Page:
I want to point out to all of you an interesting video, which I will use as a basis to talk about an Informix extension that could find some application in MMORPGs. Check out this link (it’s a video):
As you would have observed from the video, this is a system designed to monitor real time energy usage inside a home – turn on the dryer and up spikes your energy meter! I would find this really useful at my home – it would tell me exactly how much each energy consuming device in my house is costing me – and then I can make adjustments to reduce my energy bill. Of course that might mean, I may end up limiting the up time of my computer, which in turn would mean I would be blogging less and .. – OK, never mind. I want to bring your attention back to what I think is an important and interesting aspect of this system – time based data capture. This data is what is characterized as time series data. Time series data are identified by timestamps and stored in a database. Many other examples come to mind in terms of time series data – stock prices, seismogram data, network performance monitoring, etc.
MMOGs can capture some interesting time series data. An example would be the possession of virtual assets over time by players. Among other uses, this data is also useful for instance, to validate a player’s claims of ownership of an asset or his current level – where someone calls into the game’s customer support and claims the loss of an asset or disputes that he was actually at a higher level. With time series data, support/service staff can backtrack possessions/levels to specific timestamps within a given day. Another really interesting (or creative ?) application that comes to mind is using time series data for “replays” – imagine being able to replay parts of the game back !!
This is where the power of the Informix TimeSeries extension comes into play. Instead of a row per timestamp, all entries related to the time series are entered into the same row of an Informix table. TimeSeries is what is known as an extended data type in Informix that has its own set of powerful analysis and manipulation routines. You could store time series data as row per timestamped entry – but this leads to poor performance and inefficient storage especially considering the fact that time elapsed data can really grow.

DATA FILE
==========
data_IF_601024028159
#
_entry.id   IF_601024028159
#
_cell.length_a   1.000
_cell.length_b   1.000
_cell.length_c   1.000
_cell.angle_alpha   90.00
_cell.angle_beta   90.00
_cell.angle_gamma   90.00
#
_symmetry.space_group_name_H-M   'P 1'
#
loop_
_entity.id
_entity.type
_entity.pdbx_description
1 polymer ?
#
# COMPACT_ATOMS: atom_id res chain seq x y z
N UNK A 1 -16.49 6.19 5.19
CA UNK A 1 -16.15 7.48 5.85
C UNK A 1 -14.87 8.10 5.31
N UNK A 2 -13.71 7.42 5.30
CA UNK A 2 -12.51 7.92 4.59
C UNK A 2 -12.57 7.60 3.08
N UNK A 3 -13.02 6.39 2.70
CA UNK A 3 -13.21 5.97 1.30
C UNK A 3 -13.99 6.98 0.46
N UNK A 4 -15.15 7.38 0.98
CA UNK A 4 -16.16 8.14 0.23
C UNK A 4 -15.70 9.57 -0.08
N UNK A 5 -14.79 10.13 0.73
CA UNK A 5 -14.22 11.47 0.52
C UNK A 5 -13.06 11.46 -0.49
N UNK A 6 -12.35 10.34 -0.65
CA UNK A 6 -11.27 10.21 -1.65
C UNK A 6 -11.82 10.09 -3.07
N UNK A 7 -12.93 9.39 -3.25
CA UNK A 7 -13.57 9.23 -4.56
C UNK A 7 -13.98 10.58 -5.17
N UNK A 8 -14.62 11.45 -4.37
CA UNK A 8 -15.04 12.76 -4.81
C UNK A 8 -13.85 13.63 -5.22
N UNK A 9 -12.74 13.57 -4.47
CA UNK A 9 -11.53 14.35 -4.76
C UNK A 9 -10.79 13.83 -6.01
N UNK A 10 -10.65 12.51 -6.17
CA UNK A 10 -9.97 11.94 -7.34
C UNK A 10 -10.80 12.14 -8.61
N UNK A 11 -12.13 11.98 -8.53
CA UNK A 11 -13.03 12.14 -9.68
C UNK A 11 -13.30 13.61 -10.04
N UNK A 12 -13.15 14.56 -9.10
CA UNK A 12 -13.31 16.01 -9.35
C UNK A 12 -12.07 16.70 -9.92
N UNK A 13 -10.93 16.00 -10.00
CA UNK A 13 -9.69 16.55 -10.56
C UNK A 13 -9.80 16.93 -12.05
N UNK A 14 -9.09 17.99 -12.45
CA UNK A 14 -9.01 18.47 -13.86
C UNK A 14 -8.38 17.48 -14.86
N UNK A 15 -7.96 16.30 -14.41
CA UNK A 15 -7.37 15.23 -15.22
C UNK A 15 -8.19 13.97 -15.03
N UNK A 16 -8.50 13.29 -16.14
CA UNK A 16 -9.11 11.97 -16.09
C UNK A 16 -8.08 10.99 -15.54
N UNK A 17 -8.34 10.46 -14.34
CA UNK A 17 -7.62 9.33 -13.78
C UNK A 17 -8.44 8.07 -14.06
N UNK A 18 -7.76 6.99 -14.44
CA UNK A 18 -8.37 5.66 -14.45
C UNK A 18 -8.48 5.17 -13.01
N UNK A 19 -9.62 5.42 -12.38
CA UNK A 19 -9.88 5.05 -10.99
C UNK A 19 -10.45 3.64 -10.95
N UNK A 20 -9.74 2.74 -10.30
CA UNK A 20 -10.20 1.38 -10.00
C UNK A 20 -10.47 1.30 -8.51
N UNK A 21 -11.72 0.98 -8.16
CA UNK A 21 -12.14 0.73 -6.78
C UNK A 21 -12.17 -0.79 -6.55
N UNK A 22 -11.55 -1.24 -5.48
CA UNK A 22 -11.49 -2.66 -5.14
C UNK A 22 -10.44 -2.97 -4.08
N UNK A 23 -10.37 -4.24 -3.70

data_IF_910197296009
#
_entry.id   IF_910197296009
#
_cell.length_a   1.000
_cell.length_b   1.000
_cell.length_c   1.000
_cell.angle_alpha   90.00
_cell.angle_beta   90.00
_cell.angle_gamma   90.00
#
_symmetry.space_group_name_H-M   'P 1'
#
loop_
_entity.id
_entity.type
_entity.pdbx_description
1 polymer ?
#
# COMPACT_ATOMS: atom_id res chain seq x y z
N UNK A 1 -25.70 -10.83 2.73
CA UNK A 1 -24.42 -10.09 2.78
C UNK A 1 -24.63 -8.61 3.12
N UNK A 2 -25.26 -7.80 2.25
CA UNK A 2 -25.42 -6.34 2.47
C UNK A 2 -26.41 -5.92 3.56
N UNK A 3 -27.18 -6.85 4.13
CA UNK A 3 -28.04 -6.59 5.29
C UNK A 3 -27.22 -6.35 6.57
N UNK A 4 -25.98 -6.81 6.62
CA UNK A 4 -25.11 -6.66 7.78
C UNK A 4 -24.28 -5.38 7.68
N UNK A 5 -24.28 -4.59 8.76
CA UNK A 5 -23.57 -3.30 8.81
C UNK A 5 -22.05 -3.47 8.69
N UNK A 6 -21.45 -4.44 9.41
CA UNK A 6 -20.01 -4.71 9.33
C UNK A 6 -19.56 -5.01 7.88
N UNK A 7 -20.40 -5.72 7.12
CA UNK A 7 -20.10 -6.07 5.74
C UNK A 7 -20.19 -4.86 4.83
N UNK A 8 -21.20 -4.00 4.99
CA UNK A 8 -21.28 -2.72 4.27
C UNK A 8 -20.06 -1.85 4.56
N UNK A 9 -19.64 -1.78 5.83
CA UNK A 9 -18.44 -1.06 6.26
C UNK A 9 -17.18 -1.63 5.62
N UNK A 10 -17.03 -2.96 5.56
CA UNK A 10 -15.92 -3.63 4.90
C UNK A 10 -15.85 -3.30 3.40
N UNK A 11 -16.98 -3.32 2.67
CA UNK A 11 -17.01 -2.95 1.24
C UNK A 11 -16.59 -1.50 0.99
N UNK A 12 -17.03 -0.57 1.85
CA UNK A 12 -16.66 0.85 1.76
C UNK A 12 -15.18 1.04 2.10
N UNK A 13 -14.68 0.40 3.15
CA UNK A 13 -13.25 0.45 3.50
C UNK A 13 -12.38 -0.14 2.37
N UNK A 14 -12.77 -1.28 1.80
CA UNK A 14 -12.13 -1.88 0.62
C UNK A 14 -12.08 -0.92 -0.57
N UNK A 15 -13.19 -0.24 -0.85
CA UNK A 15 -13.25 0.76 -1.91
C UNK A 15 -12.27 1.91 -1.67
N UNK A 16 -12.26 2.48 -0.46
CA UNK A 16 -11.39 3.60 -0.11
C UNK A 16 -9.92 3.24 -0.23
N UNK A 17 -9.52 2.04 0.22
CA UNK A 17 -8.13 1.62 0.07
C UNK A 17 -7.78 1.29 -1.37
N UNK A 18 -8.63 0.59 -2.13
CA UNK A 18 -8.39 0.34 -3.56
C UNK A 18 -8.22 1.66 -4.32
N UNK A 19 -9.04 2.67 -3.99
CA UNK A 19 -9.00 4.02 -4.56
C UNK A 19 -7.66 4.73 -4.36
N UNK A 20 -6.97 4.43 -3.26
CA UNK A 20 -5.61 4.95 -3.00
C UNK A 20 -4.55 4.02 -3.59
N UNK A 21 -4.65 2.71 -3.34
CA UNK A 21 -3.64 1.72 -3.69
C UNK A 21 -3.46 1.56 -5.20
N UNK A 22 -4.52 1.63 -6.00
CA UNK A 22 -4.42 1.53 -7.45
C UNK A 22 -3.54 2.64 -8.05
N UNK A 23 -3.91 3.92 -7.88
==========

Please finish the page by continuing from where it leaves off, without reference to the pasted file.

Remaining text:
For the sake of simplicity let’s assume that you are tracking the position of a player. Let me state up front that the tables/examples used here are purely for illustrative purposes (meaning I haven’t put any emphasis on the actual organization of the data and I haven’t validated any syntax, etc, etc).
With Informix TimeSeries data type, this could be stored in the a table as shown:
|DATETIME YEAR TO FRACTION (5)||Point||CHAR|
As you can see, a TimeSeries data type allows you to keep a single row for every player irrespective of how many times assets change hands or how many times they change their position. This also helps save storage space.
To understand how this works, think of the TimeSeries column as a container for a row subtype. This subtype represents a structure of elements (t1, t2, t3, …). Each element represents a single set of data for a timestamp. In the positioning table example, this sub-type is labeled “pos_chg”. The TimeSeries data type acts as a constructor for this subtype as shown in the table: TimeSeries (pos_chg).
Again each element (t1, t2, t3, …) is another row datatype that begins with the timestamp column and has additional columns. The Timestamp column can be used as an index for the elements.
The creation and loading of time series data is more elaborate and I am not getting into it here – this is well documented in the Informix TimeSeries Guide. My intention here is to illustrate the power and flexibility of theTimeSeries extension.
Once created and loaded, a variety of SQL routines (as well as C and Java API access routines) can be applied to this data – select individual elements (by timestamp, offset, specific position); modify elements or set of elements by specified time range, at a given offset; retrieve subsets of data using aggregate functions; compare and perform arithmetic operations on a pair of timeseries data and much more. These functions demonstrate the real versatility of using the TimeSeries data type extension.
As I mentioned before, this type of information is extremely useful for validating customer claims or for replays of important parts of the game. And although I mentioned that I am not getting into all the details of creating and loading the TimeSeries, I am still going to give you a bonus (heck, it’s the holidays!!) – check out this article on IBM developerworks – it is a nice beginners article on how to create and use the Informix TimeSeries extension and it’s based on game data ! (well sort of , sports stats to be more accurate ).